"With Vespertine  I recorded all sorts of noises around the house, very quiet ones, and I then magnified them up in Pro Tools, and created rhythms with them. It took me like three years, very enjoyable, but it was like crocheting a huge blanket with a tiny needle." - Björk interview by Paul Tingenmore
Sometimes it starts with me searching around the banjo for cool stuff and sometimes it’s stuff that pops into my head. There’s usually a spark of inspiration and I just run with it and everything happens really fast. There’s also a craft element to composing in which I try to take those inspired ideas and hone, hone, and hone until everything is perfect. But a big chunk of it—a verse or a chorus—has to be there from the beginning. Although most of what I do is instrumental, I do think of the pieces in those verse/chorus songwriting terms. Also, I find that when I haven’t played the banjo all day or for a couple of days, the first thing that comes out is a new tune when I pick it up. I’ve started recording everything I do when I pick up my banjo on an M-Audio multitrack recorder. It stores audio on a memory stick. When I’m done, I dump everything into Pro Tools and edit the material into a core of ideas that are strong enough to build songs from. Ideas can also happen anywhere, like when I’m driving or running. I’ll start humming a melody or singing an improvisation. The good thing about those ideas is that they aren’t necessarily banjo-istic. If I sing them first, they tend to sound more melodic or like a vocal.more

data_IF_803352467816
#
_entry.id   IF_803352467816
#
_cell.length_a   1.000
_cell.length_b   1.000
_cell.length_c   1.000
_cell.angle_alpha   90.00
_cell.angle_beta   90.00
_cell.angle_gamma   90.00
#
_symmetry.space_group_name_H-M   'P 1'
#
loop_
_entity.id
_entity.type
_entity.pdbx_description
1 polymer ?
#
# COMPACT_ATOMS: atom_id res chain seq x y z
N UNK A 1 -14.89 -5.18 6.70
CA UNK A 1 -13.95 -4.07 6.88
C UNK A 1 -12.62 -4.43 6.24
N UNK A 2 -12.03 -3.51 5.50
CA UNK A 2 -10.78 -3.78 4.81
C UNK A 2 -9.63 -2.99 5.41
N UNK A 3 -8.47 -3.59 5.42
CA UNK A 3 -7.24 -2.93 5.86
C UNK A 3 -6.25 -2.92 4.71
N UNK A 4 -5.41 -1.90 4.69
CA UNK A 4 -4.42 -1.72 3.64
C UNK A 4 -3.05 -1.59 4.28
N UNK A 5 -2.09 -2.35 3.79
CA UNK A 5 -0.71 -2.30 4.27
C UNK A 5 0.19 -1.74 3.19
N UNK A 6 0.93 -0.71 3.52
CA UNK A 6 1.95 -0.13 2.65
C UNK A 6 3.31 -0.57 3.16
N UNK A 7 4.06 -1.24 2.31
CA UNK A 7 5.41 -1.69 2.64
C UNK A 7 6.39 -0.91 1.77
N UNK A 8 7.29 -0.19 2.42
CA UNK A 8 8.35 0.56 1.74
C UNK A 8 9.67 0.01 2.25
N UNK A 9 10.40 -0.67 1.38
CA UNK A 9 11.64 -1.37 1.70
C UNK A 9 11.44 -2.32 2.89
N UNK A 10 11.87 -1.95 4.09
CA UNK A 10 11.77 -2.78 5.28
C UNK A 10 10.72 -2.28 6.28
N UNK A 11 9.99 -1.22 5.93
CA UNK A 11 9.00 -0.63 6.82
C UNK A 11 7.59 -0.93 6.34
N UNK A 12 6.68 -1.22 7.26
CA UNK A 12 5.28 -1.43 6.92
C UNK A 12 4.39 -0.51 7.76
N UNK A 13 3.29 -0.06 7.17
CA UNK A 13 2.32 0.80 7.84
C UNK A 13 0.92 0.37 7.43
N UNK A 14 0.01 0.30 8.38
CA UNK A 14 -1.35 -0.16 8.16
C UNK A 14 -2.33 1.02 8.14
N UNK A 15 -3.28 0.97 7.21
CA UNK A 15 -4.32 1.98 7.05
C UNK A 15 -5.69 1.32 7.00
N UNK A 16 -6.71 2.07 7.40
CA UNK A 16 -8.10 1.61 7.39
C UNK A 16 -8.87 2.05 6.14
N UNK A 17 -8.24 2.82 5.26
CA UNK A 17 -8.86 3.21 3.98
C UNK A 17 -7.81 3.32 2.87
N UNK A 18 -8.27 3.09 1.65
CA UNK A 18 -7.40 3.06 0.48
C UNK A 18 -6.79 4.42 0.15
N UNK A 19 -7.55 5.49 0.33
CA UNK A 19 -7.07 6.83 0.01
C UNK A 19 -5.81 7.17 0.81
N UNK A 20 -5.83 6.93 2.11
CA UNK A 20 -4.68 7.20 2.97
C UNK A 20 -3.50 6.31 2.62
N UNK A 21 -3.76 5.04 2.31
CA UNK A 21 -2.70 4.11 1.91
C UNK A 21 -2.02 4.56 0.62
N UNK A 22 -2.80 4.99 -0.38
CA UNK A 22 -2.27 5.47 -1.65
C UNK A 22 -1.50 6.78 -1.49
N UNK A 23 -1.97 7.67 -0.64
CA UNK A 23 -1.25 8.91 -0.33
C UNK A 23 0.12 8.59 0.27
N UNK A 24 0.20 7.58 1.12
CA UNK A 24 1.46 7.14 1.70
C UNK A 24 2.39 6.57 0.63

"'I'll always have the Neumann U67 set up,' says Tsai. 'That's our main microphone. We'll try an 87 or a 251 on occasion, but it almost always goes back to the 67. It just works for everything. The same for the Pro Tools HD rigs we have. They're big — 24 inputs and 64 outputs. We just use a lot of the same gear for most of what we do. Everything is always plugged in, the MPC for percussion, the guitars, and a DAT machine is always running, to make sure we catch every idea as it goes by. The studio is always in 'ready' mode. Like Wyclef says, the vibe will take care of the rest.'"more
"Working always with the album as a whole in mind, the total recallability of the band's Pro Tools HD rig was as important as any instrument. 'The way we put an album together is that if it goes cold at all in the writing or recording process, then we move on to another song,' says Craig Potter. 'We jump around between songs all the time, and then eventually it all comes together.'"more
Admittedly I don't have a copy myself but I've spent many of university years using it. But, from experience the amount of mixing and editing possibilities, and flexibility you get with Pro Tools was very impressive. When I finally upgrade my recording set up I'll definitely look into getting my own copy of Tools as I do miss using it.